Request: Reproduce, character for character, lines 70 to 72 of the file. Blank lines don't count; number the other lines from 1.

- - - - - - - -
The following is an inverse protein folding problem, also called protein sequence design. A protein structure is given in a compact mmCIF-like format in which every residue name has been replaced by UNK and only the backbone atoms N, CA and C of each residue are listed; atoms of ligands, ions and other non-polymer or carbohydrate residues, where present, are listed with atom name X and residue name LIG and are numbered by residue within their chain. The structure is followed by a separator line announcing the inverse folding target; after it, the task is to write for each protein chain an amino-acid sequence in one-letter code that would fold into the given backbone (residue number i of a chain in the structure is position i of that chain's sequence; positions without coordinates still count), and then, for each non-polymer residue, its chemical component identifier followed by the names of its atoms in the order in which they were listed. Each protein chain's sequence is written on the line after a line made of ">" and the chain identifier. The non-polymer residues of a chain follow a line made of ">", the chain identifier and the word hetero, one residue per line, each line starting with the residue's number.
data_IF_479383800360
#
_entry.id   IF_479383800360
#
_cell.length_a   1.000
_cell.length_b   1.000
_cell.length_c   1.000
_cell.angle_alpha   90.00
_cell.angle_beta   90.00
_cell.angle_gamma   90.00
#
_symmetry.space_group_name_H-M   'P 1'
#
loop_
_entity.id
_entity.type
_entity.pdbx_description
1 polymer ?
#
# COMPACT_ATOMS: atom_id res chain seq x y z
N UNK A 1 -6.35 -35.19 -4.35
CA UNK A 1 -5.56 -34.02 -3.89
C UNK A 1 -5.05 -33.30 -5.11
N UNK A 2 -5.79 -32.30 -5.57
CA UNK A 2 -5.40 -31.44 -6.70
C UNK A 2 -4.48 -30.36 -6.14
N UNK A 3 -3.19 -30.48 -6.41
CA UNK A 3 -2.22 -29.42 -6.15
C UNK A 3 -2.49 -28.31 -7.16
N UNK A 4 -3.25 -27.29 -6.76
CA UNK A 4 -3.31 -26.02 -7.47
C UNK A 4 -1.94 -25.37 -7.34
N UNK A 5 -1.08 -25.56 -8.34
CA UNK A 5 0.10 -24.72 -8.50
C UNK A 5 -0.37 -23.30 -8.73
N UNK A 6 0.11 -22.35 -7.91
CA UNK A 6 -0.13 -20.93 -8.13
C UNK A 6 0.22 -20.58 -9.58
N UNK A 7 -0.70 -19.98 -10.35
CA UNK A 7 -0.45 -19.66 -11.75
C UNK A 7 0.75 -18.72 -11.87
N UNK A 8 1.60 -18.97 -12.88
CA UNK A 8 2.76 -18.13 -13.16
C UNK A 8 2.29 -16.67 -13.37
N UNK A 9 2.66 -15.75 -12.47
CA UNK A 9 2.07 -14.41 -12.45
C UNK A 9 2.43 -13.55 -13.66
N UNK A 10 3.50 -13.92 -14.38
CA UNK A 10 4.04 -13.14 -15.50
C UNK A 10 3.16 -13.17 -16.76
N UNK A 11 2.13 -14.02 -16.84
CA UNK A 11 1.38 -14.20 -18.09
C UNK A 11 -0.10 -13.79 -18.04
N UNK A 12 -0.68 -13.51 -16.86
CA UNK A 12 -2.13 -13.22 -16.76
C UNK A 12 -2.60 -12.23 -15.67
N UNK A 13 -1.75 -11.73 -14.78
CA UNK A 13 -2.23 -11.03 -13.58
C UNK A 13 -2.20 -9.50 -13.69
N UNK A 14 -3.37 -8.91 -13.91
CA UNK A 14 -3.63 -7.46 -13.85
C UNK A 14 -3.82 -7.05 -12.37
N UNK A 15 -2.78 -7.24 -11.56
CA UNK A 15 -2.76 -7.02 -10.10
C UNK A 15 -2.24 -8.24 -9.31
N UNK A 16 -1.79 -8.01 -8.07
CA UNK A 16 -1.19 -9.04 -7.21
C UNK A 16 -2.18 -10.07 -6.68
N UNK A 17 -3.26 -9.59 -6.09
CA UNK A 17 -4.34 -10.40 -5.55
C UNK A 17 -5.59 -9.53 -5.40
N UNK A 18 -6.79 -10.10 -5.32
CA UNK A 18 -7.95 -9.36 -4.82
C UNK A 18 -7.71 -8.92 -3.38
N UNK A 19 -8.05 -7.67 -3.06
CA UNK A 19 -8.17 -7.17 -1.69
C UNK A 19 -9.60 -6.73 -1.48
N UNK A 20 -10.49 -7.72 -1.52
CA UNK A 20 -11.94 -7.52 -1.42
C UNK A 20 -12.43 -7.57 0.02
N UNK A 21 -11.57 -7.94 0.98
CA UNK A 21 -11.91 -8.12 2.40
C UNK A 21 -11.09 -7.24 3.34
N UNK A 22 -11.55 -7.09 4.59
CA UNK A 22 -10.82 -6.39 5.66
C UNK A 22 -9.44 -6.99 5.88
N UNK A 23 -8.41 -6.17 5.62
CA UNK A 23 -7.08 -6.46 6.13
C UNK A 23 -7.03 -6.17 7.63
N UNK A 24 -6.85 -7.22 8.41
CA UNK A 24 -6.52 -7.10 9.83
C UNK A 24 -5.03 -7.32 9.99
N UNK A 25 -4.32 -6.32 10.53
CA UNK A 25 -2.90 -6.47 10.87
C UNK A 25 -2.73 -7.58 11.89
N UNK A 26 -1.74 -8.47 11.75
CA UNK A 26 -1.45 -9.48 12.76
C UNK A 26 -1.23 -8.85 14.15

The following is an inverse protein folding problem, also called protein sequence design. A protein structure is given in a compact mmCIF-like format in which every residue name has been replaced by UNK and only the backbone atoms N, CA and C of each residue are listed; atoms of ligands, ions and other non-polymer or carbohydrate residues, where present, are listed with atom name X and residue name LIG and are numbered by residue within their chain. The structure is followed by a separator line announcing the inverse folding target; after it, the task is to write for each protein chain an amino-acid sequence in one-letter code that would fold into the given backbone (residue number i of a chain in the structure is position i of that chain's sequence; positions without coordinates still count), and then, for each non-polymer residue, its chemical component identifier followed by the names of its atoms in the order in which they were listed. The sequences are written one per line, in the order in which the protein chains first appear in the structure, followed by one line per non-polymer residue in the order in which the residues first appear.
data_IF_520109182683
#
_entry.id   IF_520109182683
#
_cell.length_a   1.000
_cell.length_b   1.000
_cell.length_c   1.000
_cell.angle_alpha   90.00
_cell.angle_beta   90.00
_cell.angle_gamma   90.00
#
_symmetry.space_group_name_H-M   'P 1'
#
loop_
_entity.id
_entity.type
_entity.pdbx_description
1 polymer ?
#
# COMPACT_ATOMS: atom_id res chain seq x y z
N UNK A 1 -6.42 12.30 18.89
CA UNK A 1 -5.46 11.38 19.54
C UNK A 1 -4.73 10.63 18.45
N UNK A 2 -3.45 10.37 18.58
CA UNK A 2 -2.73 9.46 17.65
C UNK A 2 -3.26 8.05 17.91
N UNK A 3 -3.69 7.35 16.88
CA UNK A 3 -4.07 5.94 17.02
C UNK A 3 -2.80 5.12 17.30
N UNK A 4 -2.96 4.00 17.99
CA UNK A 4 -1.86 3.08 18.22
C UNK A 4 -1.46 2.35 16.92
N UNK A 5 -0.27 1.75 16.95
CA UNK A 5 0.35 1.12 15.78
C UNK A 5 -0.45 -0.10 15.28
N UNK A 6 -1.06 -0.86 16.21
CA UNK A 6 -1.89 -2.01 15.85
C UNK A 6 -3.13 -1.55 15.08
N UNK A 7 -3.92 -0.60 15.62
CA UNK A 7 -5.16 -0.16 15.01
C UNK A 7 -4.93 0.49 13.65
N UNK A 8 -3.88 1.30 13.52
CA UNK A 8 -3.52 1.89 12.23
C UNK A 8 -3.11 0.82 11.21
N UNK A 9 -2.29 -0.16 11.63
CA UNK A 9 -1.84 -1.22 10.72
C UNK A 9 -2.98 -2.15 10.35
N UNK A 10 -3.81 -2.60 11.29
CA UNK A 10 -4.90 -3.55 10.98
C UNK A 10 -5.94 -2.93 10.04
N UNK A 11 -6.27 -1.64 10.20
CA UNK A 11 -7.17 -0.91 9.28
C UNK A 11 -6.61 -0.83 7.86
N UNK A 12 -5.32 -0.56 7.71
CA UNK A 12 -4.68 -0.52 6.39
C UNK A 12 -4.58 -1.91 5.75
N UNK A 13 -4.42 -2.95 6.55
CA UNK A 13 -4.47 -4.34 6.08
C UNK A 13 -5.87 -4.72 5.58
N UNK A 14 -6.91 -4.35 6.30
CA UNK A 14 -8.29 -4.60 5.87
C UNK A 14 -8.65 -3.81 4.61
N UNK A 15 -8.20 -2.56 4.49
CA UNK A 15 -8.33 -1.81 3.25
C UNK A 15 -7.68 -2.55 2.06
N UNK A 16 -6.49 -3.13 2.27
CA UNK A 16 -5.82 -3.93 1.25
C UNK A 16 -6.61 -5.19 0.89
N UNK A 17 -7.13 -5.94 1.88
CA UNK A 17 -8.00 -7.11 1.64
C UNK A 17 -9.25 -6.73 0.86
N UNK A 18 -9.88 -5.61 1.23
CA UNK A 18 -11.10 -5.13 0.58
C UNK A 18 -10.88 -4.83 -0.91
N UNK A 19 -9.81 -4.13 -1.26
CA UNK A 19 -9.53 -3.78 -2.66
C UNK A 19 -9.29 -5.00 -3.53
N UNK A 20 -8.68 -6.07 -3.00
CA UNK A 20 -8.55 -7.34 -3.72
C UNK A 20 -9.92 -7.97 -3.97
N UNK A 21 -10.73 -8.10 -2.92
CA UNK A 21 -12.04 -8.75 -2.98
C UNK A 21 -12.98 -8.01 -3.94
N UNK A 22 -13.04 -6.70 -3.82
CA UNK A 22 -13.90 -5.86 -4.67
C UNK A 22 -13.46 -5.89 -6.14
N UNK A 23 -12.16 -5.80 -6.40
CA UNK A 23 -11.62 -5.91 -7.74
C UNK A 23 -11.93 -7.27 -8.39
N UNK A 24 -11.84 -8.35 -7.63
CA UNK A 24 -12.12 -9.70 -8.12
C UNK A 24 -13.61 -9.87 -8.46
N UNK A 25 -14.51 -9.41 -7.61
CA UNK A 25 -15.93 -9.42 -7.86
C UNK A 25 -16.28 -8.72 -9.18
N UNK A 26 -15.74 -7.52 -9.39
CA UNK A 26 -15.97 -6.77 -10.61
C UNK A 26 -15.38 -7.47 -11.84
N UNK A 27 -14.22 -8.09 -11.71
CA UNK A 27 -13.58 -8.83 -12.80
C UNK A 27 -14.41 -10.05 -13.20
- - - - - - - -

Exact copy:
N UNK A 17 -3.26 -9.59 -6.09
CA UNK A 17 -4.34 -10.40 -5.55
C UNK A 17 -5.59 -9.53 -5.40